Date on Master's Thesis/Doctoral Dissertation
JB Speed School of Engineering
Committee Co-Chair (if applicable)
Fly ash; iron oxide; metal removal; ion exchange; co-precipitation; wastewater
New regulations on coal-fired power plants make previously used wastewater treatment methods aimed to remove heavy metals obsolete. Therefore, there has been increased interest and investment into new technologies to treat coal-fired power plants effluent in the past few years. Traditionally, heavy metal removal technologies have been broken into three categories: physical, chemical or biological. However, with new regulations, each category by itself does not offer an ideal solution to removing acceptable concentrations of heavy metals found in the effluents at the coal-fired power plants. Here we report a novel proof-of-concept utilizing adsorption through ion-exchange/co-precipitation - chemical and physical - using the iron oxide constituents found in fly ash, as an alternate effluent treatment technology. Here we illustrate one of the by-products (fly ash) generated from coal-fired power plants can be effectively employed to treat wastewater effluent. The iron oxide constituent separated from fly ash successfully removed positively charged contaminants during ICP-AES analysis. Based on the results shown, it is proposed that the neutrally charged iron oxide nanoparticles are exchanged with the positively charged contaminants (chromium and selenium), forming insoluble metal hydroxides that are easily separated/removed from the wastewater effluent. These results demonstrate that adsorption through ion-exchange/co-precipitation, using iron oxide constituent, has the potential to be developed as an alternative effluent treatment technology. It is anticipated that the work presented will be a starting point for further development of adsorption by iron oxide constituents derived from fly ash.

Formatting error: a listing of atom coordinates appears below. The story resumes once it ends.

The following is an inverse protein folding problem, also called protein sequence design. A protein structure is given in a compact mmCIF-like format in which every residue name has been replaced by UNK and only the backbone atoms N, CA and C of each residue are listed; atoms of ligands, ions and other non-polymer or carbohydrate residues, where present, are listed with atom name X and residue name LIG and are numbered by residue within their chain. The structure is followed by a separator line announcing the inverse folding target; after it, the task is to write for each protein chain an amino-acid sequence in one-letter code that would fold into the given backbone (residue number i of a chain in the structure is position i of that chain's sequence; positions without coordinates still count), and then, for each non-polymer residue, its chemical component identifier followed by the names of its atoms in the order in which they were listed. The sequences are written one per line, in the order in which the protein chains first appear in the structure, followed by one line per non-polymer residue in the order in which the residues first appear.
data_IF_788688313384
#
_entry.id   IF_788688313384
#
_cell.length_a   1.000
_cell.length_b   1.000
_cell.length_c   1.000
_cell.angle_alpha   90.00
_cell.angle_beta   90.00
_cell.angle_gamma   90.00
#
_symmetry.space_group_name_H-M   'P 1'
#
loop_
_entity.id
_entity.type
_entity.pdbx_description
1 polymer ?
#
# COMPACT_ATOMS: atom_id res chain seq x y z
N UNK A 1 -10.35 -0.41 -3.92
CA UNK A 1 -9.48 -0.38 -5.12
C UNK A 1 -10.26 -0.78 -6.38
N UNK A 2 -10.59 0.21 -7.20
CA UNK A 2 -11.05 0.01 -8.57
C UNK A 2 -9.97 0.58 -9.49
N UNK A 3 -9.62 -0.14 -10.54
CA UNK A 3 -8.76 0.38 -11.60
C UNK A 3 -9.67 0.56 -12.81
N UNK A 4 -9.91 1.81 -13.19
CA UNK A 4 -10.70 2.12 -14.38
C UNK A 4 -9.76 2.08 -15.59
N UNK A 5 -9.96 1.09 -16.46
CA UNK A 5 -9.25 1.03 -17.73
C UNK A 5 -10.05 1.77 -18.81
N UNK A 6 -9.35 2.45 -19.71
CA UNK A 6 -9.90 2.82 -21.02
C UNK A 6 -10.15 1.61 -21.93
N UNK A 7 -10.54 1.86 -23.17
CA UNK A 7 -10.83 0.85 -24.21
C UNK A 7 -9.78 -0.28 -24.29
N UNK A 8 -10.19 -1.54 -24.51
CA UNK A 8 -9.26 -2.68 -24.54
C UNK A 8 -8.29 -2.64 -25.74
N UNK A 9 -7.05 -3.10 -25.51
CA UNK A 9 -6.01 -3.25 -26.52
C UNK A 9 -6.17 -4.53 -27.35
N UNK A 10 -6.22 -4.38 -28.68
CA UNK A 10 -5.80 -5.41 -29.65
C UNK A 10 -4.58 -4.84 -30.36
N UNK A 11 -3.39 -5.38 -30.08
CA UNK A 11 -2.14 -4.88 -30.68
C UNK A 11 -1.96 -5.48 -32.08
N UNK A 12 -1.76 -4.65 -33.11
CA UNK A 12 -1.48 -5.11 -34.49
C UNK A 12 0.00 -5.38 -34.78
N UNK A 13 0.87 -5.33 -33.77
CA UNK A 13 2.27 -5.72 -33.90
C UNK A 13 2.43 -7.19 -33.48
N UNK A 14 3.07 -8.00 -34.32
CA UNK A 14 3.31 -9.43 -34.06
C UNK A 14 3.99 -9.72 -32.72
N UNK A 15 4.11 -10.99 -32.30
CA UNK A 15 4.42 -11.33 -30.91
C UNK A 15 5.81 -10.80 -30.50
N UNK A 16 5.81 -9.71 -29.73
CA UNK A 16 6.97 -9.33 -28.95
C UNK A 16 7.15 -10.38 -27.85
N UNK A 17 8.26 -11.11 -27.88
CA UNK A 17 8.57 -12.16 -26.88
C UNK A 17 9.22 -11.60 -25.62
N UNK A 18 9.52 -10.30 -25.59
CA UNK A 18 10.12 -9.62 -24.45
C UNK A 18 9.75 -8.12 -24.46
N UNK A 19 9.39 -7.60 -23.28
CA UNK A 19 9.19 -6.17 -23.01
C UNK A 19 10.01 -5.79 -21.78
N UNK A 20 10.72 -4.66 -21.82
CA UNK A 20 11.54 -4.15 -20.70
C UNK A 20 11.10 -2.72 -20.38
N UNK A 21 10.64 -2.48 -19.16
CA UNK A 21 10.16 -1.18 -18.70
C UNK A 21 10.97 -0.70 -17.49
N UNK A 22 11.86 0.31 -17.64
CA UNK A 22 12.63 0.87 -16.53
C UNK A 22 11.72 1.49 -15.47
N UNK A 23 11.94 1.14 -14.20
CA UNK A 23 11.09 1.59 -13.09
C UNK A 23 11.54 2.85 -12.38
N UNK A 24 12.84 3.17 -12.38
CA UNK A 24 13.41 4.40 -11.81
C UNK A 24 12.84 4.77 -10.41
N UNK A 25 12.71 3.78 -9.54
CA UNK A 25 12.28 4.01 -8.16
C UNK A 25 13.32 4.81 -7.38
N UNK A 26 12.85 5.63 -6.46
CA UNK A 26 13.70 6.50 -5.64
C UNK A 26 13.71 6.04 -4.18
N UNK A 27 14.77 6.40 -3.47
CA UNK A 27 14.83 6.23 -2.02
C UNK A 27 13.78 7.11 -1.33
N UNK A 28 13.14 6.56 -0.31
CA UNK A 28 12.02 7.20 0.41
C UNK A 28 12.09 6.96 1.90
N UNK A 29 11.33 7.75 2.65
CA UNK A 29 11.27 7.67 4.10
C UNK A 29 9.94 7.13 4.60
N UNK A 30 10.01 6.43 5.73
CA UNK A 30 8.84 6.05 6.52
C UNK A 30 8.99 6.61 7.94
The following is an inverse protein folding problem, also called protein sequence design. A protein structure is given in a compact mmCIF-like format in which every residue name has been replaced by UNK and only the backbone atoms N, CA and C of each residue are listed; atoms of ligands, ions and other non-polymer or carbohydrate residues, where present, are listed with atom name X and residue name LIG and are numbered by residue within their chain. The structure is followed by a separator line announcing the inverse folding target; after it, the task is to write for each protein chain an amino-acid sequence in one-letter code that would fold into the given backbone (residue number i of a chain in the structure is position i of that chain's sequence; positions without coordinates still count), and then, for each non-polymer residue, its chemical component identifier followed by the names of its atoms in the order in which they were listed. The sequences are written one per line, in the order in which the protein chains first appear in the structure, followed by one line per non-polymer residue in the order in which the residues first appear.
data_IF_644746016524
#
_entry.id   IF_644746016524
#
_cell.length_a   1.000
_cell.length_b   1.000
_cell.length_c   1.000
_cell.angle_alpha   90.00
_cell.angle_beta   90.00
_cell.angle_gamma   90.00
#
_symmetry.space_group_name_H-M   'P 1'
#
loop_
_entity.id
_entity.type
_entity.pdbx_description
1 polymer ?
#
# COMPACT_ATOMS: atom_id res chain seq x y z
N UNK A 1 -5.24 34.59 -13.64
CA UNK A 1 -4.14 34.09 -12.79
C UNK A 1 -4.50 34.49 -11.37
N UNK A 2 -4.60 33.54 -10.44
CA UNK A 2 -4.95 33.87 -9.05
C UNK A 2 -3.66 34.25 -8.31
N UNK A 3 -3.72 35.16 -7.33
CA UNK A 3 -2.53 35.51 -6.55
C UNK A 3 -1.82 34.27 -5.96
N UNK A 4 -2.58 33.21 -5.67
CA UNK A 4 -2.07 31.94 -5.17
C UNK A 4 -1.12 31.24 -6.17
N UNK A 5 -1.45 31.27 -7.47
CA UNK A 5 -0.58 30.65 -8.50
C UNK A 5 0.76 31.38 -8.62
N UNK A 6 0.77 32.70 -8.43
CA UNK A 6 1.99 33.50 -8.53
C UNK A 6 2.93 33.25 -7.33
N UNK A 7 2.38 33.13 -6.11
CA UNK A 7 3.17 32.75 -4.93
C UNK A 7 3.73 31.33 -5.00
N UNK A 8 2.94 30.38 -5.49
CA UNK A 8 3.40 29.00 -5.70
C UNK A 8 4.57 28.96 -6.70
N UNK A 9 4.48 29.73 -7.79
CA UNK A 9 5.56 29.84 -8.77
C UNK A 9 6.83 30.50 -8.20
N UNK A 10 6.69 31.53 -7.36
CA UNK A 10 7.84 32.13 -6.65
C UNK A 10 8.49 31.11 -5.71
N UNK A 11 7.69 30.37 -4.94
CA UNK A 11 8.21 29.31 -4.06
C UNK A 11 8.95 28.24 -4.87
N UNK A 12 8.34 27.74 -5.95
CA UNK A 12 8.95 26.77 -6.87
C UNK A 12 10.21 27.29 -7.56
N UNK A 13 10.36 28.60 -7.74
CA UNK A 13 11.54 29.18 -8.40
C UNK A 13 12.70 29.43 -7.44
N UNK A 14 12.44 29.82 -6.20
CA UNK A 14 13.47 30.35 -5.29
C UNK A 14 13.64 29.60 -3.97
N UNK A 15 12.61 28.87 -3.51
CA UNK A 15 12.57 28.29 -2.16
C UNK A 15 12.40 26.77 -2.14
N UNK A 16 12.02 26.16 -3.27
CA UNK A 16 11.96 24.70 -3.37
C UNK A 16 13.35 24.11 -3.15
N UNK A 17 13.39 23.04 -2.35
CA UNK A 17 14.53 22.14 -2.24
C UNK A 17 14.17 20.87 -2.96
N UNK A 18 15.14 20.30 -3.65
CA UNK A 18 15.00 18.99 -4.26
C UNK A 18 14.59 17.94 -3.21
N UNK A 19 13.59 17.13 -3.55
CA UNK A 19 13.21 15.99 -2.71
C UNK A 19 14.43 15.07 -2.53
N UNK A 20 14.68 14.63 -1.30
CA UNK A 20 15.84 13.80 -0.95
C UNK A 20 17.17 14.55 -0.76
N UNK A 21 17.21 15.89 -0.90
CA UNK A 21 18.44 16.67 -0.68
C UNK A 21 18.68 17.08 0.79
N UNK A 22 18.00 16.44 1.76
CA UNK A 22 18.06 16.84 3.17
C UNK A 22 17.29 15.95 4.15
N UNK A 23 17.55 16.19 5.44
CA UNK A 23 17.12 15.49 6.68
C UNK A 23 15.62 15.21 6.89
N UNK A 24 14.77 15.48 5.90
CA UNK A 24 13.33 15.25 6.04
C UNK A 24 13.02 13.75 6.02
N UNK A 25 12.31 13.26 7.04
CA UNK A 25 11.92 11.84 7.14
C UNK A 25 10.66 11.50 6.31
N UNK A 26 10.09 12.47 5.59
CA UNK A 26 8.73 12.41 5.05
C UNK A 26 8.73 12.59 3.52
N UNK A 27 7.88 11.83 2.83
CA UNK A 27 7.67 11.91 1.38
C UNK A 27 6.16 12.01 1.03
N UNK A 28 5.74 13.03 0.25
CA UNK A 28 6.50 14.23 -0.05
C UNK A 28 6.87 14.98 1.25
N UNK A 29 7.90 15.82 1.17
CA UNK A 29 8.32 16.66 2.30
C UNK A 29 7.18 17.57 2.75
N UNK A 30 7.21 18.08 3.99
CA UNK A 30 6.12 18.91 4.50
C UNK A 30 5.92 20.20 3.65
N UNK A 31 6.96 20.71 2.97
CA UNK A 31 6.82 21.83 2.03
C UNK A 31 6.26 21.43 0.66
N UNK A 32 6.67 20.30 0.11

Cahill, Joseph E., "Coal fly ash beneficiation for reuse and removal of Boron, Cadmium, Chromium, Copper, and Selenium in wastewater treatment." (2021). Electronic Theses and Dissertations. Paper 3905.
Retrieved from https://ir.library.louisville.edu/etd/3905